We usually default to shock and automatic disdain on the very mention of atomic energy; but why? Perhaps surprisingly, the number of deaths and illnesses caused by nuclear power plant incidents is relatively very low compared to cases resulting from traditional fuel power plants. Obviously, an ideal situation would be zero risk and zero health effects, but this is impossible, no matter what type of power plant we’re talking about. So let’s put it in perspective: there were no direct deaths (immediate radiation exposure, etc.) following the Fukushima and Three Mile Island disasters, and 41 people died as a direct result of the accident at Chernobyl. In contrast, for every person that dies from nuclear power, about 5,000 die from coal and oil power.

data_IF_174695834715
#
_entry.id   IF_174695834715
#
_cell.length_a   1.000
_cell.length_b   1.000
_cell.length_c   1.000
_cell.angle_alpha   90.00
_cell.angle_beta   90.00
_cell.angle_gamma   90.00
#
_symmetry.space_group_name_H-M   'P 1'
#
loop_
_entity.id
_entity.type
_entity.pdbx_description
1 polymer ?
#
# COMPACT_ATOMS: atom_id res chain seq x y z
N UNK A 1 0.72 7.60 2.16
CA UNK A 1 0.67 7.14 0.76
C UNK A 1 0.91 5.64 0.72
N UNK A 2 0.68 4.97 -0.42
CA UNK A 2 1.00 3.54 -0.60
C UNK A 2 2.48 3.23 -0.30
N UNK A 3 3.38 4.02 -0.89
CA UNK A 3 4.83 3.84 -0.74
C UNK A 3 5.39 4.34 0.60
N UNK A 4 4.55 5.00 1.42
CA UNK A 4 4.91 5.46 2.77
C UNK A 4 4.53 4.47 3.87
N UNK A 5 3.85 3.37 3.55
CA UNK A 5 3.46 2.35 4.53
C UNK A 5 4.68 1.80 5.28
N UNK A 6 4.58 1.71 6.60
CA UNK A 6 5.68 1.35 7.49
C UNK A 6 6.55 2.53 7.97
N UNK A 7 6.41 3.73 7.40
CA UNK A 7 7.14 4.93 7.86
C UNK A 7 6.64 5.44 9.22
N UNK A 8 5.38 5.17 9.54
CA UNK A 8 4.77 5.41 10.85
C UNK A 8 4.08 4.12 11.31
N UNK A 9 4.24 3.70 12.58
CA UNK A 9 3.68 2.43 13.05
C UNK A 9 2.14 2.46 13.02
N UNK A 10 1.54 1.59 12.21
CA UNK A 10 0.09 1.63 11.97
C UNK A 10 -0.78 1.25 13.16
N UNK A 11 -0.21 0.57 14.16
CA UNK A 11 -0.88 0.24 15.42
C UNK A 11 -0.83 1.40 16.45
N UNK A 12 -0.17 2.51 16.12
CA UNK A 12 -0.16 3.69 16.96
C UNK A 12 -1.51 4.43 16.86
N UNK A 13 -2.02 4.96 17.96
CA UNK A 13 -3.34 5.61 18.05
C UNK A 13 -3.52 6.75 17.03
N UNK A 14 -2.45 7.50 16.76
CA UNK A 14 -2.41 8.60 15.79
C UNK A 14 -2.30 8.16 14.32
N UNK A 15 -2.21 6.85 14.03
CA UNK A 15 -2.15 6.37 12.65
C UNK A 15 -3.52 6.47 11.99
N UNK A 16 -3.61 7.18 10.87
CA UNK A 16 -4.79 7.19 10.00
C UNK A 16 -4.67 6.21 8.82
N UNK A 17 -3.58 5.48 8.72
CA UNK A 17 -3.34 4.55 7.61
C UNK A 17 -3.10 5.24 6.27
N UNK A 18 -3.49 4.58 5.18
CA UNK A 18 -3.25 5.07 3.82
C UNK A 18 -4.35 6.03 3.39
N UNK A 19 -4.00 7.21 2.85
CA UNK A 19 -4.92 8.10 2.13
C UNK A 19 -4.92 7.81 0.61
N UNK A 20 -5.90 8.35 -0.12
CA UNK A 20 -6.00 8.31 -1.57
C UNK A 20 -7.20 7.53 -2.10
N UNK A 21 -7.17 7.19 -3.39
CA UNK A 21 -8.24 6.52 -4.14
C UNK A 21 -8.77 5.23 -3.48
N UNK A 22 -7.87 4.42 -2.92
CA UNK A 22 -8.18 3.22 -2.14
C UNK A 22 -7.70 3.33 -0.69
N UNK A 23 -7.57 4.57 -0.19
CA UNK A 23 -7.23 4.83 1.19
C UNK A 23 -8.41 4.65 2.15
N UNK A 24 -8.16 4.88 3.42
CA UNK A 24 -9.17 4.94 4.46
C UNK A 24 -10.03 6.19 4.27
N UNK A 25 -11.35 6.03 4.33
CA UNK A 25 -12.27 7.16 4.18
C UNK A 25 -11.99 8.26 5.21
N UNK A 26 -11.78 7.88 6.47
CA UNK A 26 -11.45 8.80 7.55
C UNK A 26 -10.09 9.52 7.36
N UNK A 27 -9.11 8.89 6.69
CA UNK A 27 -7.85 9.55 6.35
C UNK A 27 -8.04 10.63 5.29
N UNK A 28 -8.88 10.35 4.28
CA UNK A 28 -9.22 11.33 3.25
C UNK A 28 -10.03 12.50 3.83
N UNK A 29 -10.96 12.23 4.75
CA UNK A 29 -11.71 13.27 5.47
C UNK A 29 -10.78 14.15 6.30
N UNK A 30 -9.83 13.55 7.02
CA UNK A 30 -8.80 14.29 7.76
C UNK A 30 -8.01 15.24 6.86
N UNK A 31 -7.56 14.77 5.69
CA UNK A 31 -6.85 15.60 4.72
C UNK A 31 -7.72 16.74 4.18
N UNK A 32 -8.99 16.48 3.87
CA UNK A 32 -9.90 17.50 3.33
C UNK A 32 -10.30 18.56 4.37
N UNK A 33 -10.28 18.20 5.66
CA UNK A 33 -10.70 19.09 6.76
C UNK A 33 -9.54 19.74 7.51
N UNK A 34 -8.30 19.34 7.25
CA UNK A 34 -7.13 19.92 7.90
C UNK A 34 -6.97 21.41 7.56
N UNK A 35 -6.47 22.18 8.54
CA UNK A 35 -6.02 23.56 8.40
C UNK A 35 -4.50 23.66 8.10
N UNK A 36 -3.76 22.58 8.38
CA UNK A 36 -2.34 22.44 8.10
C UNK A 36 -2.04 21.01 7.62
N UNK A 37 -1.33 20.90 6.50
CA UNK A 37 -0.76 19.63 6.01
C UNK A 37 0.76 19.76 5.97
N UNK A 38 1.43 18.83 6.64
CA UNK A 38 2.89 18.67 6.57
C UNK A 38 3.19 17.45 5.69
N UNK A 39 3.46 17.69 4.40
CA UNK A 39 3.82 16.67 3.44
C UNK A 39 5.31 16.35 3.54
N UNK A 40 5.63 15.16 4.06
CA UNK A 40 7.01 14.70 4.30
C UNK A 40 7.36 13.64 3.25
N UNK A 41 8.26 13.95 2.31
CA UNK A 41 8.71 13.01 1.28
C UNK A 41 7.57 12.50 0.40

Nuclear reactions produce by-products, many of which are hazardous. The main purpose of the first reactors was to produce energy, and this was at a time when nuclear waste wasn’t an issue. Waste from such reactors undergoes a treatment process to reduce the dangers as much as possible, and also to render the waste somewhat useless should it ever find its way into the wrong hands. Long-term storage of nuclear waste often includes burial of the material deep underground or under mountains.